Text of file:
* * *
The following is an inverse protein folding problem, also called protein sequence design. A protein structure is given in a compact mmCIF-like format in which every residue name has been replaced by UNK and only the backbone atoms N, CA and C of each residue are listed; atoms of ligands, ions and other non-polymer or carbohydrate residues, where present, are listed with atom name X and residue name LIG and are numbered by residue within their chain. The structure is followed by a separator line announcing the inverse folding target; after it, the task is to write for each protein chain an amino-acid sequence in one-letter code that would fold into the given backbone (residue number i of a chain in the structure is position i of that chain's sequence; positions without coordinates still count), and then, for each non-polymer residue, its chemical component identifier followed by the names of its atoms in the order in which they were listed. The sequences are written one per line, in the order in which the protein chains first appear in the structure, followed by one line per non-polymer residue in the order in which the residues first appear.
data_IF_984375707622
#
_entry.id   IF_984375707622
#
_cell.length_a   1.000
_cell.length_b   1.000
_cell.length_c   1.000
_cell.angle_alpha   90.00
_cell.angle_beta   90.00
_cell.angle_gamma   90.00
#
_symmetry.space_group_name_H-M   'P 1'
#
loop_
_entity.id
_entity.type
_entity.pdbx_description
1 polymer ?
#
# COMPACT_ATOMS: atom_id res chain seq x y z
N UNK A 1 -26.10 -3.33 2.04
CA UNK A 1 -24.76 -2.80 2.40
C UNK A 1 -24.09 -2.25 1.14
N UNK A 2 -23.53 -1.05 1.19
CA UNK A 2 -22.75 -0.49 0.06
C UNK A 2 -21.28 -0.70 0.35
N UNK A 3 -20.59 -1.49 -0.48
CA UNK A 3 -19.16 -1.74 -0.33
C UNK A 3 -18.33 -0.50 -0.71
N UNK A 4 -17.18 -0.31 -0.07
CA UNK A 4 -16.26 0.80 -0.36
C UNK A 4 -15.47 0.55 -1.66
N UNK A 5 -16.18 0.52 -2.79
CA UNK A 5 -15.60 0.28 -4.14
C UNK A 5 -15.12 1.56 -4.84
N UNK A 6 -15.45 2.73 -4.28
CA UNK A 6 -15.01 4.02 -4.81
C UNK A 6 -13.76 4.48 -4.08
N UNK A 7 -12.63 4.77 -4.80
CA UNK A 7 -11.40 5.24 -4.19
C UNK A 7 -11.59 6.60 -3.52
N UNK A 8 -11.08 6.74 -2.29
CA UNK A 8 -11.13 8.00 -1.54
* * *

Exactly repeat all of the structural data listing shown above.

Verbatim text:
The following is an inverse protein folding problem, also called protein sequence design. A protein structure is given in a compact mmCIF-like format in which every residue name has been replaced by UNK and only the backbone atoms N, CA and C of each residue are listed; atoms of ligands, ions and other non-polymer or carbohydrate residues, where present, are listed with atom name X and residue name LIG and are numbered by residue within their chain. The structure is followed by a separator line announcing the inverse folding target; after it, the task is to write for each protein chain an amino-acid sequence in one-letter code that would fold into the given backbone (residue number i of a chain in the structure is position i of that chain's sequence; positions without coordinates still count), and then, for each non-polymer residue, its chemical component identifier followed by the names of its atoms in the order in which they were listed. The sequences are written one per line, in the order in which the protein chains first appear in the structure, followed by one line per non-polymer residue in the order in which the residues first appear.
data_IF_984375707622
#
_entry.id   IF_984375707622
#
_cell.length_a   1.000
_cell.length_b   1.000
_cell.length_c   1.000
_cell.angle_alpha   90.00
_cell.angle_beta   90.00
_cell.angle_gamma   90.00
#
_symmetry.space_group_name_H-M   'P 1'
#
loop_
_entity.id
_entity.type
_entity.pdbx_description
1 polymer ?
#
# COMPACT_ATOMS: atom_id res chain seq x y z
N UNK A 1 -26.10 -3.33 2.04
CA UNK A 1 -24.76 -2.80 2.40
C UNK A 1 -24.09 -2.25 1.14
N UNK A 2 -23.53 -1.05 1.19
CA UNK A 2 -22.75 -0.49 0.06
C UNK A 2 -21.28 -0.70 0.35
N UNK A 3 -20.59 -1.49 -0.48
CA UNK A 3 -19.16 -1.74 -0.33
C UNK A 3 -18.33 -0.50 -0.71
N UNK A 4 -17.18 -0.31 -0.07
CA UNK A 4 -16.26 0.80 -0.36
C UNK A 4 -15.47 0.55 -1.66
N UNK A 5 -16.18 0.52 -2.79
CA UNK A 5 -15.60 0.28 -4.14
C UNK A 5 -15.12 1.56 -4.84
N UNK A 6 -15.45 2.73 -4.28
CA UNK A 6 -15.01 4.02 -4.81
C UNK A 6 -13.76 4.48 -4.08
N UNK A 7 -12.63 4.77 -4.80
CA UNK A 7 -11.40 5.24 -4.19
C UNK A 7 -11.59 6.60 -3.52
N UNK A 8 -11.08 6.74 -2.29
CA UNK A 8 -11.13 8.00 -1.54